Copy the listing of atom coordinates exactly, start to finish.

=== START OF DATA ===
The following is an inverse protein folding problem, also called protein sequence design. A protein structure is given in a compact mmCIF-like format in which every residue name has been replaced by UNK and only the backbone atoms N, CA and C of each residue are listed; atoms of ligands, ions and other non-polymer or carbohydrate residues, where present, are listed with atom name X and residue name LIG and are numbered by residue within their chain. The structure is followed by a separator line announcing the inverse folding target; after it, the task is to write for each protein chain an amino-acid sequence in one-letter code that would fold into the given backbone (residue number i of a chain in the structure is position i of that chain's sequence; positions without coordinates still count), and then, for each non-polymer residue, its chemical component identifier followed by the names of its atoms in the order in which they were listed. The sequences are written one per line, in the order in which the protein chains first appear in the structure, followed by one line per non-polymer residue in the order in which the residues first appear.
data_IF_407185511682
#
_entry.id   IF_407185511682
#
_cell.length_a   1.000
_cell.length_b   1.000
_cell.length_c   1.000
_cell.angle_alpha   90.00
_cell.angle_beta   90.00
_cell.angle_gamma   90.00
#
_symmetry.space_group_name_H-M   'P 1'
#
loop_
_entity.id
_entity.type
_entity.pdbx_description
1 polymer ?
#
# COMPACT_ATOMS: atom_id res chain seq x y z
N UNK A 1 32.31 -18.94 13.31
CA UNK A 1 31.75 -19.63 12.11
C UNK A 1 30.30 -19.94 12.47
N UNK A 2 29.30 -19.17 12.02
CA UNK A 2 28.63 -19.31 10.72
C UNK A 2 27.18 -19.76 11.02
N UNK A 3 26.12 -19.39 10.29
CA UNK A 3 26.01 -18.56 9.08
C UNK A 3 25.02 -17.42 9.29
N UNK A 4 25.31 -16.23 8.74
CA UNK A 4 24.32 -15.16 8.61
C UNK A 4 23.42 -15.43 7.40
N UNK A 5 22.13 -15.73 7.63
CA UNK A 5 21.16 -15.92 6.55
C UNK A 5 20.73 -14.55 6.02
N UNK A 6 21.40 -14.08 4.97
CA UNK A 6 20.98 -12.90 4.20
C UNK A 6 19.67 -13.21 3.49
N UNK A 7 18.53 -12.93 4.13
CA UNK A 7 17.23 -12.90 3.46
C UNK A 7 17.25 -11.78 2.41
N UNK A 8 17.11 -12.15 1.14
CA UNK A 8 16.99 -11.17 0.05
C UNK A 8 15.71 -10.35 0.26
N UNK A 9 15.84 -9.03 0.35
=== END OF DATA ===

The following is an inverse protein folding problem, also called protein sequence design. A protein structure is given in a compact mmCIF-like format in which every residue name has been replaced by UNK and only the backbone atoms N, CA and C of each residue are listed; atoms of ligands, ions and other non-polymer or carbohydrate residues, where present, are listed with atom name X and residue name LIG and are numbered by residue within their chain. The structure is followed by a separator line announcing the inverse folding target; after it, the task is to write for each protein chain an amino-acid sequence in one-letter code that would fold into the given backbone (residue number i of a chain in the structure is position i of that chain's sequence; positions without coordinates still count), and then, for each non-polymer residue, its chemical component identifier followed by the names of its atoms in the order in which they were listed. The sequences are written one per line, in the order in which the protein chains first appear in the structure, followed by one line per non-polymer residue in the order in which the residues first appear.
data_IF_407185511682
#
_entry.id   IF_407185511682
#
_cell.length_a   1.000
_cell.length_b   1.000
_cell.length_c   1.000
_cell.angle_alpha   90.00
_cell.angle_beta   90.00
_cell.angle_gamma   90.00
#
_symmetry.space_group_name_H-M   'P 1'
#
loop_
_entity.id
_entity.type
_entity.pdbx_description
1 polymer ?
#
# COMPACT_ATOMS: atom_id res chain seq x y z
N UNK A 1 32.31 -18.94 13.31
CA UNK A 1 31.75 -19.63 12.11
C UNK A 1 30.30 -19.94 12.47
N UNK A 2 29.30 -19.17 12.02
CA UNK A 2 28.63 -19.31 10.72
C UNK A 2 27.18 -19.76 11.02
N UNK A 3 26.12 -19.39 10.29
CA UNK A 3 26.01 -18.56 9.08
C UNK A 3 25.02 -17.42 9.29
N UNK A 4 25.31 -16.23 8.74
CA UNK A 4 24.32 -15.16 8.61
C UNK A 4 23.42 -15.43 7.40
N UNK A 5 22.13 -15.73 7.63
CA UNK A 5 21.16 -15.92 6.55
C UNK A 5 20.73 -14.55 6.02
N UNK A 6 21.40 -14.08 4.97
CA UNK A 6 20.98 -12.90 4.20
C UNK A 6 19.67 -13.21 3.49
N UNK A 7 18.53 -12.93 4.13
CA UNK A 7 17.23 -12.90 3.46
C UNK A 7 17.25 -11.78 2.41
N UNK A 8 17.11 -12.15 1.14
CA UNK A 8 16.99 -11.17 0.05
C UNK A 8 15.71 -10.35 0.26
N UNK A 9 15.84 -9.03 0.35